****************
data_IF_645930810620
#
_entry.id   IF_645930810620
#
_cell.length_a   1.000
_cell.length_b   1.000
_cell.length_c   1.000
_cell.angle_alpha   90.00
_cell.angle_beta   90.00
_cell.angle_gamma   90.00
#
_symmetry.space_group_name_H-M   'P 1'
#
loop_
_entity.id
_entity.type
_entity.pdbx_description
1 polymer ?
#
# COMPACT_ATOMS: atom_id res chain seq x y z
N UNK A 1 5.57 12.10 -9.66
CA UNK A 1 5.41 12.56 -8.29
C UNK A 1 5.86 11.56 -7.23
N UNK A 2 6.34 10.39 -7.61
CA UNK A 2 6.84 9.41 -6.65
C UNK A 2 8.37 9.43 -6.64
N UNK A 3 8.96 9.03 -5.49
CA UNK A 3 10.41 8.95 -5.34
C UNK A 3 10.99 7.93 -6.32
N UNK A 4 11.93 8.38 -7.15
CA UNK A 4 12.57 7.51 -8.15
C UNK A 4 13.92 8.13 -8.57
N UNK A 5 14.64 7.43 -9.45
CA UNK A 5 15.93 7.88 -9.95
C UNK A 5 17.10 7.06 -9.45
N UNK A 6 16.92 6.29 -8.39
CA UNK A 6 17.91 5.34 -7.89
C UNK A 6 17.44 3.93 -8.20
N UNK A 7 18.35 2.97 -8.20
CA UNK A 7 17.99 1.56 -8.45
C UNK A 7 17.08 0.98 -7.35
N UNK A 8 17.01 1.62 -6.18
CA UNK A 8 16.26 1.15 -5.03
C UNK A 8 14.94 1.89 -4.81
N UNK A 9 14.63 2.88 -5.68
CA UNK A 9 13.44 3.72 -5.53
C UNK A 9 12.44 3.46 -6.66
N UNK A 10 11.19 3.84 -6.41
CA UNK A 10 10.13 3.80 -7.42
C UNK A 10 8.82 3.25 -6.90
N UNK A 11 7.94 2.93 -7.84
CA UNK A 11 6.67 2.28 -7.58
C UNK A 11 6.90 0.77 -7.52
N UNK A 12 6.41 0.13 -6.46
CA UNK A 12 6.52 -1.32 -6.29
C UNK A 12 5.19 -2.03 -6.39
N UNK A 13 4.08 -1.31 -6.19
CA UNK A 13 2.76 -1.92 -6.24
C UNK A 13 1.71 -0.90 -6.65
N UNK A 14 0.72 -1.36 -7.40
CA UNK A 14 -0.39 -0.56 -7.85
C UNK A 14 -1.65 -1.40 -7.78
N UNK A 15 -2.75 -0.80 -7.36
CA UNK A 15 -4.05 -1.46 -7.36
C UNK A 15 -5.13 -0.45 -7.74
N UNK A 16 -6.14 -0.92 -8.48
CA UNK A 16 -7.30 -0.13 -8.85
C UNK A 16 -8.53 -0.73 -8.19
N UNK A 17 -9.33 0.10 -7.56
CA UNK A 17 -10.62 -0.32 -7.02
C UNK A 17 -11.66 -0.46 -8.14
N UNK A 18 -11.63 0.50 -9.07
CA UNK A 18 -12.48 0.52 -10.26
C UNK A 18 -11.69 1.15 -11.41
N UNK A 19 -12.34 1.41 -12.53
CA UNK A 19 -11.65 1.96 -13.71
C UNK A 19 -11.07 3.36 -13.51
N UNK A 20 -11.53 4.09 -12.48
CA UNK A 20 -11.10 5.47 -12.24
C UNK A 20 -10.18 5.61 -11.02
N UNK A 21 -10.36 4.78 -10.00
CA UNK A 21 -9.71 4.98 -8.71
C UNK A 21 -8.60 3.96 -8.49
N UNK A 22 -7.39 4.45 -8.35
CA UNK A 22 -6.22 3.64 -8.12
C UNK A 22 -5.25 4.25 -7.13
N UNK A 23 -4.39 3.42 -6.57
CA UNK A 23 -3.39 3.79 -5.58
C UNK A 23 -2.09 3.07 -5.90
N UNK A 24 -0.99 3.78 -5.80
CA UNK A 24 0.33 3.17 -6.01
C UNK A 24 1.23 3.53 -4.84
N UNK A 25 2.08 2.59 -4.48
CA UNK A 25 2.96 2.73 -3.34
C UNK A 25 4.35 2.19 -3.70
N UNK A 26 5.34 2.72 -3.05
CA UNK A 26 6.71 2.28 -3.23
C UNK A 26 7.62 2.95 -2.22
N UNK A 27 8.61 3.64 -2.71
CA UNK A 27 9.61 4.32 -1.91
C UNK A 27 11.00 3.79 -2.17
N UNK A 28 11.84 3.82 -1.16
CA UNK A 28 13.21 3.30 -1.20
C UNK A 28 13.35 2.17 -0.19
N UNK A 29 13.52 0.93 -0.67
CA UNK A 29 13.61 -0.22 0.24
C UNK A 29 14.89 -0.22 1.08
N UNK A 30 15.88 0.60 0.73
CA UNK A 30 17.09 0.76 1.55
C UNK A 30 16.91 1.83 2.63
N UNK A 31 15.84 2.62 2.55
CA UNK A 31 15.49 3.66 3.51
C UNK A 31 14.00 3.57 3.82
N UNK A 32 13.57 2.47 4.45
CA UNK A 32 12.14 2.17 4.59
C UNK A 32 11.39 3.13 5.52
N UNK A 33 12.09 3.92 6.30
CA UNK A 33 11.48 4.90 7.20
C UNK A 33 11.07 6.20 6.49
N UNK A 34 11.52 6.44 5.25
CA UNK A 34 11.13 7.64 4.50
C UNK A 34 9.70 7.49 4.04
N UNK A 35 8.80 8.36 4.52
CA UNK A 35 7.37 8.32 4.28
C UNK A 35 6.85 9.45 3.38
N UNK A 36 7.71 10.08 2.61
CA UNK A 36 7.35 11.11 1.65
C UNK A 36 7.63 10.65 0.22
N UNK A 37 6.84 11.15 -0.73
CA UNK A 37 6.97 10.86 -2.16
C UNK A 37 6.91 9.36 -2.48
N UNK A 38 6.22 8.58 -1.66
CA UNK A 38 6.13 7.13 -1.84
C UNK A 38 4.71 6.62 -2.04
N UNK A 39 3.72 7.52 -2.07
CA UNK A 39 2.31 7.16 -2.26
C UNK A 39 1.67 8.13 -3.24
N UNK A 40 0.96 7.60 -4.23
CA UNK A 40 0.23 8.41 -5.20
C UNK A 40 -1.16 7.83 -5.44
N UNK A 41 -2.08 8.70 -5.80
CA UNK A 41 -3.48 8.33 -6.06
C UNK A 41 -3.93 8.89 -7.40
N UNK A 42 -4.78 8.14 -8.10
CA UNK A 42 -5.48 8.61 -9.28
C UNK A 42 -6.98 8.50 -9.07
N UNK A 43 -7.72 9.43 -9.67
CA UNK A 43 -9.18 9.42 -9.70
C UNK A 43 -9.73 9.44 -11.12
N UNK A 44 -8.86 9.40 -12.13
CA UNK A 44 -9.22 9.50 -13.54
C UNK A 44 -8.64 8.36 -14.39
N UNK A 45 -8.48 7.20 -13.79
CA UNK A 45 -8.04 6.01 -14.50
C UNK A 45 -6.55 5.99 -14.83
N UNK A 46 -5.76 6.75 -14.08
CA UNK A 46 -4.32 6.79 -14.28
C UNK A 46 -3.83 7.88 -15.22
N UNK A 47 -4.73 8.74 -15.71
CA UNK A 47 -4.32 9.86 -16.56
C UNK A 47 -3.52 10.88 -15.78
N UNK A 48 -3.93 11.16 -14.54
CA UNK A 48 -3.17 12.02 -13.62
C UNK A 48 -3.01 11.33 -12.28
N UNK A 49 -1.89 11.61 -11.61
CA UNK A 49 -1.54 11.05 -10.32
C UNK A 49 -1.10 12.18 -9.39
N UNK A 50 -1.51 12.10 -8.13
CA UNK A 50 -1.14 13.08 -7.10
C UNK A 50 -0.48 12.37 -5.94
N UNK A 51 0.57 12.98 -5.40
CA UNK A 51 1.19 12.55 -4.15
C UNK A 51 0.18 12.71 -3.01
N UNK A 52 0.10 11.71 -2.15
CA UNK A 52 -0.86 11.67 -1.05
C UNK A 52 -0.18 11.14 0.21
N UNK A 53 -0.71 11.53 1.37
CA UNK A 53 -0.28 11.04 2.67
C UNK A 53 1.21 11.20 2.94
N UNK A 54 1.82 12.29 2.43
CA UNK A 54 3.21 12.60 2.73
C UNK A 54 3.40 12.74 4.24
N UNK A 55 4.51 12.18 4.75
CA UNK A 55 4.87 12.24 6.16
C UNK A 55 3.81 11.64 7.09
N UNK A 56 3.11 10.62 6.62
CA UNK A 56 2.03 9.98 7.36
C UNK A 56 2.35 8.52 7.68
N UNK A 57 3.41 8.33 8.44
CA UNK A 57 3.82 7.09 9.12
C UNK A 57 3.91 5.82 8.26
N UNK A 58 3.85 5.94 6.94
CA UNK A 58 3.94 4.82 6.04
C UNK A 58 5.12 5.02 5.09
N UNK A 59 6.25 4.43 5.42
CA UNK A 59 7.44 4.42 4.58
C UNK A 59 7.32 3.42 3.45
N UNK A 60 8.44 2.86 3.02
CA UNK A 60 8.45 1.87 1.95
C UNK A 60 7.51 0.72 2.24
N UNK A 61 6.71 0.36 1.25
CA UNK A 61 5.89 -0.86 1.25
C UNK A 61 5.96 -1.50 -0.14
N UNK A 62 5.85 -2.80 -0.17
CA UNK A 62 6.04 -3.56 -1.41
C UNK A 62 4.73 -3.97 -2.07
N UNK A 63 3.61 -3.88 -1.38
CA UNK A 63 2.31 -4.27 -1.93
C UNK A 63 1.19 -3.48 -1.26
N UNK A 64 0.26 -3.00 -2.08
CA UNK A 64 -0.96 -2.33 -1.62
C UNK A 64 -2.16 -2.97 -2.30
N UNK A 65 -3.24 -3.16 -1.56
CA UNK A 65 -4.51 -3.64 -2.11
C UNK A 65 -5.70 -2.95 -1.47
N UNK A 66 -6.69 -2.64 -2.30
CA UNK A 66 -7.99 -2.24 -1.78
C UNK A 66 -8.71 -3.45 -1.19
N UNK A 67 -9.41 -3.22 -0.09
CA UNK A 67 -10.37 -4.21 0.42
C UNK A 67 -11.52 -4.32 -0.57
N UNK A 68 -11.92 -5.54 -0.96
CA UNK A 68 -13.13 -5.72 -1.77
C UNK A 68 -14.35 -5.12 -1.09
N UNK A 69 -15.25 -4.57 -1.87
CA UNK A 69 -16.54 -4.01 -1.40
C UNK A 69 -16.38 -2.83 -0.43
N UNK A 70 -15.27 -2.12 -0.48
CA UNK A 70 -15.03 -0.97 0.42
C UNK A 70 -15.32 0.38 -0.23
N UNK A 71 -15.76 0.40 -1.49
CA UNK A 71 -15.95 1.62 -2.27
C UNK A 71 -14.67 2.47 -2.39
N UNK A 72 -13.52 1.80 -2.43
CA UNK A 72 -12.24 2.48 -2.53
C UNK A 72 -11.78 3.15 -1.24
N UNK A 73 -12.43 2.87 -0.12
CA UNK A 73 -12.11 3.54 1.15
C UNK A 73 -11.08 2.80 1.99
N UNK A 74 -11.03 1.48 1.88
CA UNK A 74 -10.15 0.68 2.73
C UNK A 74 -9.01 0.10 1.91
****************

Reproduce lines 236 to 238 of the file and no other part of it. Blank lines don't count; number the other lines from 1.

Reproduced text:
C UNK A 72 -11.78 3.15 -1.24
N UNK A 73 -12.43 2.87 -0.12
CA UNK A 73 -12.11 3.54 1.15